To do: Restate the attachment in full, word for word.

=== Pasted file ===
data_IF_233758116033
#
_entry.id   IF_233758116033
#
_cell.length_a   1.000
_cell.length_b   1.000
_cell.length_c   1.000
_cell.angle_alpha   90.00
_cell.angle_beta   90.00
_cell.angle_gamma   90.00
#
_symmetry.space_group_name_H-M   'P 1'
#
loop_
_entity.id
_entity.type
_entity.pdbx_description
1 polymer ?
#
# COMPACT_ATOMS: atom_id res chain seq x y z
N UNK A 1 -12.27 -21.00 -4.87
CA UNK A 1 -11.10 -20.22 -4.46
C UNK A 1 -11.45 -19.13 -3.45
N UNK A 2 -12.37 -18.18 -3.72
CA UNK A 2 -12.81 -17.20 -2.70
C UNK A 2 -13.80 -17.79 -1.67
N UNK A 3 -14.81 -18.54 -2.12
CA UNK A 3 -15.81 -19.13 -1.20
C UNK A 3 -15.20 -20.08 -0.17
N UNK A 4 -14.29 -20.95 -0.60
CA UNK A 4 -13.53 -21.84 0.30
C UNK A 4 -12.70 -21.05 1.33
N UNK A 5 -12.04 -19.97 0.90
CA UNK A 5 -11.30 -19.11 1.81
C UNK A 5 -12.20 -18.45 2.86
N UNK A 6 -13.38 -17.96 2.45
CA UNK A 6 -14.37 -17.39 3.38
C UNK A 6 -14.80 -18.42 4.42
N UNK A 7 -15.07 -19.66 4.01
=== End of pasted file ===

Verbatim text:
data_IF_233758116033
#
_entry.id   IF_233758116033
#
_cell.length_a   1.000
_cell.length_b   1.000
_cell.length_c   1.000
_cell.angle_alpha   90.00
_cell.angle_beta   90.00
_cell.angle_gamma   90.00
#
_symmetry.space_group_name_H-M   'P 1'
#
loop_
_entity.id
_entity.type
_entity.pdbx_description
1 polymer ?
#
# COMPACT_ATOMS: atom_id res chain seq x y z
N UNK A 1 -12.27 -21.00 -4.87
CA UNK A 1 -11.10 -20.22 -4.46
C UNK A 1 -11.45 -19.13 -3.45
N UNK A 2 -12.37 -18.18 -3.72
CA UNK A 2 -12.81 -17.20 -2.70
C UNK A 2 -13.80 -17.79 -1.67
N UNK A 3 -14.81 -18.54 -2.12
CA UNK A 3 -15.81 -19.13 -1.20
C UNK A 3 -15.20 -20.08 -0.17
N UNK A 4 -14.29 -20.95 -0.60
CA UNK A 4 -13.53 -21.84 0.30
C UNK A 4 -12.70 -21.05 1.33
N UNK A 5 -12.04 -19.97 0.90
CA UNK A 5 -11.30 -19.11 1.81
C UNK A 5 -12.20 -18.45 2.86
N UNK A 6 -13.38 -17.96 2.45
CA UNK A 6 -14.37 -17.39 3.38
C UNK A 6 -14.80 -18.42 4.42
N UNK A 7 -15.07 -19.66 4.01